Ocean Acidification

For my podcast, my main goal was to inform my audience on an environmental problem that was less commonly talked about. This was important to me because without awareness and education on an issue, how can anyone start to resolve it? My secondary goal was really to learn more myself. I chose ocean acidification because I happened to use it in a paper I wrote on globalization and how it impacts the environment, but I never dug too deep into it. I was curious to find out the details and speak with some other people to find out what they know.


As with many school projects, I procrastinated for a bit before starting. By setting up my interview meeting at the first time available, however, I knew it would help push me along. I wanted to go to the interview prepared with questions and some decent background information. I didn’t want to walk in blind. So I started my research and wrote up my list of inquiries. After my interview I planned on figuring out how to lay out my story. This was a challenge because I had never done a podcast before. From listening to various podcast this quarter I had a few vague ideas. The story I originally planned on exploring was one about how ocean acidification affects the northwest alone, but that changed as I learned more about my topic. My aunt, Kimiko LaHaela Walter, happens to be a Lobbyist for the Sierra club in Hawaii. She brought up the impacts this issue has on subsistence fishing communities there on the islands. This made me want to take a more global approach to the story and using Hawaii and Washington as key examples.


I would say a accomplished my goal, but there are a few things I would do differently next time. Aside from getting started, a big challenge for me was recording my own voice and figuring out what to say and how to say it. My first recording sounded really flat, like I was reading from a script, which I was. It wasn’t engaging or personable, and although I still think there is room for improvement in this area, the second recording did flow a lot more like a conversation. If I started fresh I would spend more time on making it sounds more lively and passion infused so that my listeners can be better engaged.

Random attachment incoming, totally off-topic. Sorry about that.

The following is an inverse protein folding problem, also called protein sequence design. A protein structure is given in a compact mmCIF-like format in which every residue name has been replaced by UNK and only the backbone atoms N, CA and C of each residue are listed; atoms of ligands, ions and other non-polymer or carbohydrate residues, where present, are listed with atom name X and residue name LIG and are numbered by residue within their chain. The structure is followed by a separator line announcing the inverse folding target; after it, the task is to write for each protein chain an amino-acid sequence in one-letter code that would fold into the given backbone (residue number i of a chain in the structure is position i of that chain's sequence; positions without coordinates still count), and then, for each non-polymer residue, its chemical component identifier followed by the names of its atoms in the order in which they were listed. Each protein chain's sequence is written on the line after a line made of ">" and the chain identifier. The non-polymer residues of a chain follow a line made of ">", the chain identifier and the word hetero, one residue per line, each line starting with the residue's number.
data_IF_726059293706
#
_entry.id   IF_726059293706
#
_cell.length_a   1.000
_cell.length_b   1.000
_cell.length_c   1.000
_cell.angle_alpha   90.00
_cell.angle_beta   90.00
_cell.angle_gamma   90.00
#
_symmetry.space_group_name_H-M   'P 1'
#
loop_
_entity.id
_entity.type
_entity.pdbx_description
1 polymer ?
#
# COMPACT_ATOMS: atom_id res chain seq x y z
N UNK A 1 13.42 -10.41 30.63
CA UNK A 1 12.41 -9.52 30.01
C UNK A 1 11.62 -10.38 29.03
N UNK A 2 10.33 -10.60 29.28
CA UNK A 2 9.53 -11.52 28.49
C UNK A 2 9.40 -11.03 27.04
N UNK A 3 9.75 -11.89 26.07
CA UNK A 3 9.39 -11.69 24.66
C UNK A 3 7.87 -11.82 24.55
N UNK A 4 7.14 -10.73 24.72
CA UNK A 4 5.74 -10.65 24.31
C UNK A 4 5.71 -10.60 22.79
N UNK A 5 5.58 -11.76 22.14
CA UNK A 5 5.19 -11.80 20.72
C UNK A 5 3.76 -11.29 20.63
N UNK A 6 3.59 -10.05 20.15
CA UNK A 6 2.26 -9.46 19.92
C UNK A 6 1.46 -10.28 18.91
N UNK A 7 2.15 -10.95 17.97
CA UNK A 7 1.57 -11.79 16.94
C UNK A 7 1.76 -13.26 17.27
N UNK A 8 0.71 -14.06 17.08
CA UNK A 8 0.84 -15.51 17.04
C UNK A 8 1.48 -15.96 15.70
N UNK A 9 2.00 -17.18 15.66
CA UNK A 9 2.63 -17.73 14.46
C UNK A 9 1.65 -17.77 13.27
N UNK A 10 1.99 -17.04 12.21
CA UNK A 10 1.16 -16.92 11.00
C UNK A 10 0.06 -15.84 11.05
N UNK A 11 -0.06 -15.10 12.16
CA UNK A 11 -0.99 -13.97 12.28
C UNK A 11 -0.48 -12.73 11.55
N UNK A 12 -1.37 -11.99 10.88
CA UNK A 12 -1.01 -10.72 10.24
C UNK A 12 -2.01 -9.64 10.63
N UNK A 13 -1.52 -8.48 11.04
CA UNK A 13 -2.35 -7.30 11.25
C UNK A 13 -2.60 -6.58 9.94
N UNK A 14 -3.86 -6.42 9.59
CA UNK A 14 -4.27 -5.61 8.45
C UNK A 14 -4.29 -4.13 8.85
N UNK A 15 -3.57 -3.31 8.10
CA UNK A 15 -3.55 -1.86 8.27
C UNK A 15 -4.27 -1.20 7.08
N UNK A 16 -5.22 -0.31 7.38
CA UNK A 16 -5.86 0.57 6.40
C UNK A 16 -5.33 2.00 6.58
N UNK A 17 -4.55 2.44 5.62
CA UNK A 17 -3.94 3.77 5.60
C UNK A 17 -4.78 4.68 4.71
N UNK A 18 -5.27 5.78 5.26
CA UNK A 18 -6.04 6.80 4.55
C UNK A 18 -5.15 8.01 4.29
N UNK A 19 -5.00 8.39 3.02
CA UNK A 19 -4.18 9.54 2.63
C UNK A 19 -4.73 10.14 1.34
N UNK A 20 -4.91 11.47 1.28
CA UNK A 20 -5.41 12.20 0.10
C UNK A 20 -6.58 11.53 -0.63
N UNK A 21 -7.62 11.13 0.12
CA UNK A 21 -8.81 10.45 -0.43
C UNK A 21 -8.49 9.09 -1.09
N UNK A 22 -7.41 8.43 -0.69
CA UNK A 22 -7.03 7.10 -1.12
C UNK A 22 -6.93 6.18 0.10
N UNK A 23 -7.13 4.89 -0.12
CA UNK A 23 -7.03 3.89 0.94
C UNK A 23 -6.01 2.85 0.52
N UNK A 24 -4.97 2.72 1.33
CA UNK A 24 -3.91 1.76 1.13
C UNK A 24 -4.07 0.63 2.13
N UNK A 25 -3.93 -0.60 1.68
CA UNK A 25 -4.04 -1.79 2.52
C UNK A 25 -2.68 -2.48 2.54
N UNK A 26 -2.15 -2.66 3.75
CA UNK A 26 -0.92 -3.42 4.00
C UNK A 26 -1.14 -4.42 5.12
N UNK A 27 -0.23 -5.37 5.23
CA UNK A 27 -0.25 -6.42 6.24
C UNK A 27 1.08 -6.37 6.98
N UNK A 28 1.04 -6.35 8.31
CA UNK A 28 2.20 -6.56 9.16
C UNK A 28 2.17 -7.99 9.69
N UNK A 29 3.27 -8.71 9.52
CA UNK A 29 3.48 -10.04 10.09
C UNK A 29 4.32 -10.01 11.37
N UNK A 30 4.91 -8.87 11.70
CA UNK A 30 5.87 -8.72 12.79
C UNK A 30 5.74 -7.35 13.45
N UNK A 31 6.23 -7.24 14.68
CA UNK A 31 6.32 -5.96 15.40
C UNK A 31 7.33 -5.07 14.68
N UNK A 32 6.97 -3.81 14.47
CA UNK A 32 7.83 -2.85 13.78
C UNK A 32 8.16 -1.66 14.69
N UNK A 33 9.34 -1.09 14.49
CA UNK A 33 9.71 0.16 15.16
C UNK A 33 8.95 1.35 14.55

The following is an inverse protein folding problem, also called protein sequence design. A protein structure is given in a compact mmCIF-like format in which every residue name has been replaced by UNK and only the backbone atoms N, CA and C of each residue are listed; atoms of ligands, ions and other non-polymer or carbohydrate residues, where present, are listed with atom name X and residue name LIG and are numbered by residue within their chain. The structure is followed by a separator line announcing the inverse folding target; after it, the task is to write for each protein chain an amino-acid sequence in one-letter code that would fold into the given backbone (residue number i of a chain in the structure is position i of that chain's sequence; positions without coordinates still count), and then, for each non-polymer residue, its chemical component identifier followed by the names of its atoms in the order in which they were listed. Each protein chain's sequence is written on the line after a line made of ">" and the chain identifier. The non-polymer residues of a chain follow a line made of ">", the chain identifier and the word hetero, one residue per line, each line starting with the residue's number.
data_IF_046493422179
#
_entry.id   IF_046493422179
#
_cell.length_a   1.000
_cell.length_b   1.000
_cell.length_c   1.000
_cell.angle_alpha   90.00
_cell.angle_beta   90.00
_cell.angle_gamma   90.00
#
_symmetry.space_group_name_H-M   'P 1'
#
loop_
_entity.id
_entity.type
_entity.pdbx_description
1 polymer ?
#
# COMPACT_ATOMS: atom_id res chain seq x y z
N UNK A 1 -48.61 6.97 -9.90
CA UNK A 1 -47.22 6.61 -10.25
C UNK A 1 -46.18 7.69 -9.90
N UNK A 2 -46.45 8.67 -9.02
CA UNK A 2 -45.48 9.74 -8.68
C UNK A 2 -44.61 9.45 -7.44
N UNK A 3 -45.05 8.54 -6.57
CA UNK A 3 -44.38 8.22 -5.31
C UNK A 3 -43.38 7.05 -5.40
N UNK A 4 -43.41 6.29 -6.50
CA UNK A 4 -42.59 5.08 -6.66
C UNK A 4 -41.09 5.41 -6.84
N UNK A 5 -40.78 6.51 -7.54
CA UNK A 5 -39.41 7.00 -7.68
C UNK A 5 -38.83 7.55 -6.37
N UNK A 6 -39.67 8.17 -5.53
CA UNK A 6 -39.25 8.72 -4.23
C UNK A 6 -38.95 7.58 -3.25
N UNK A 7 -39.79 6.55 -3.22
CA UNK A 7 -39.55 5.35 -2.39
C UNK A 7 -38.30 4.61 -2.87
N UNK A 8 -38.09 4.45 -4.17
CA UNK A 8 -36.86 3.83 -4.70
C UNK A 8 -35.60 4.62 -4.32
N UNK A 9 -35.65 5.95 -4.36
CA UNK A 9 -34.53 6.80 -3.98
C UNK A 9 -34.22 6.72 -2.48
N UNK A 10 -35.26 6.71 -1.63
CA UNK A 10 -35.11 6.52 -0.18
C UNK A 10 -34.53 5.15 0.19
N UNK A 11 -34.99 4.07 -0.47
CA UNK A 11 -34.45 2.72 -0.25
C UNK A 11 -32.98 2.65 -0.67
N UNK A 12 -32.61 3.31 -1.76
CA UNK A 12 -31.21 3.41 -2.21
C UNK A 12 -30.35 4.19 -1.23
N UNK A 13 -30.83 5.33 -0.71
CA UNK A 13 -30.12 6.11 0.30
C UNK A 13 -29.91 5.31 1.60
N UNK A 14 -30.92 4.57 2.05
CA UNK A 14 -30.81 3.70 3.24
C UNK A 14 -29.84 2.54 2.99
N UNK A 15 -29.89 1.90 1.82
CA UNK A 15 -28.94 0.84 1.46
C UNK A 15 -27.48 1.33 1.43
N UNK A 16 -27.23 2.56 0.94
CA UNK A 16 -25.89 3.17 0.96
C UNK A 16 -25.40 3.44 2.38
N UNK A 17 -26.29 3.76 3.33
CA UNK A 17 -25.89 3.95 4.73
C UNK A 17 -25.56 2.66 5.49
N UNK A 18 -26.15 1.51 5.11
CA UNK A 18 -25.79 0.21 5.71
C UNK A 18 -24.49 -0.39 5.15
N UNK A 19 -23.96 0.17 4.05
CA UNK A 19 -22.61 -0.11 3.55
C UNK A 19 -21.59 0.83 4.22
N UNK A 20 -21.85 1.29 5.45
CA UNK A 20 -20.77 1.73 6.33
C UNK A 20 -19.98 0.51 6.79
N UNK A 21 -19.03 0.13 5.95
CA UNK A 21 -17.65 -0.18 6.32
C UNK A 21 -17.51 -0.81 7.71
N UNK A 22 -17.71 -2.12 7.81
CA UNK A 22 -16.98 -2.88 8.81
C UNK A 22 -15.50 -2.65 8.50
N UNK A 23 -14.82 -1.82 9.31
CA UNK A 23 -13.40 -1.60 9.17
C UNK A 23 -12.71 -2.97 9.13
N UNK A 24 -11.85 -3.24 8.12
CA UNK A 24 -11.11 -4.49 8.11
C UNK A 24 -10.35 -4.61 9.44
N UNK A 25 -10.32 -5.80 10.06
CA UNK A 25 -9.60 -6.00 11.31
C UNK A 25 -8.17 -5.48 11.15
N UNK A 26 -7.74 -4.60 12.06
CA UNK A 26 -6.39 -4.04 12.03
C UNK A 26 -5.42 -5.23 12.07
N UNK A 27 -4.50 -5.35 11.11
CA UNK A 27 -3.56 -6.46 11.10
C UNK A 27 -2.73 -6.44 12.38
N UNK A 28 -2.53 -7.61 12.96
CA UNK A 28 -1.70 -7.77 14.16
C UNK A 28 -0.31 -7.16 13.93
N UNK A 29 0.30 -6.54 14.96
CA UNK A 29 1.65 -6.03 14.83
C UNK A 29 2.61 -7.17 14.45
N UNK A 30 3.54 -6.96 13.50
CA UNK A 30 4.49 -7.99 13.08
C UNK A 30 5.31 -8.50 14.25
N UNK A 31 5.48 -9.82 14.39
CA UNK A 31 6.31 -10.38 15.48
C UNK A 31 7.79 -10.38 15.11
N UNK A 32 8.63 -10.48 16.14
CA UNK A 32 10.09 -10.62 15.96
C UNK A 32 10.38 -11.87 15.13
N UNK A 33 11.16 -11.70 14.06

Many thanks to both Kimiko and Rick Glover for sparing a bit of their time to be interviewed.


I interviewed them in particular because I thought an activist who works directly with legislature would be a good resource for the political and economic portion, along with a chemistry professor who really understands the science behind ocean acidification. For my extra audio, I found a sound library called Freesound and used a few of their song pieces for intro and closing music. I also used nature sound from them to overlay with the music, and I chose bubbles as my transition sound. I recorded the redwing black birds and wrens at one of my neighborhood storm water ponds for added sound as well.

As far as research goes, I used a few articles on oyster farming as well as the Seattle Times article series about ocean acidification called Sea Change. (Links posted below)


Thanks to my teachers, BJ and David as well, for giving our class all the tools and resources we needed to successfully create a podcast.


Thanks for listening!




Various facts and information:


http://www.slate.com/articles/health_and_science/animal_forecast/2013/02/ocean_acidification_and_oy sters_shellfish_are_already_suffering_1.html



Bubble transitions


Seaside waves


Intro music


Piano End


Bird song Background

Recorded from local storm water pond


Cover Photo


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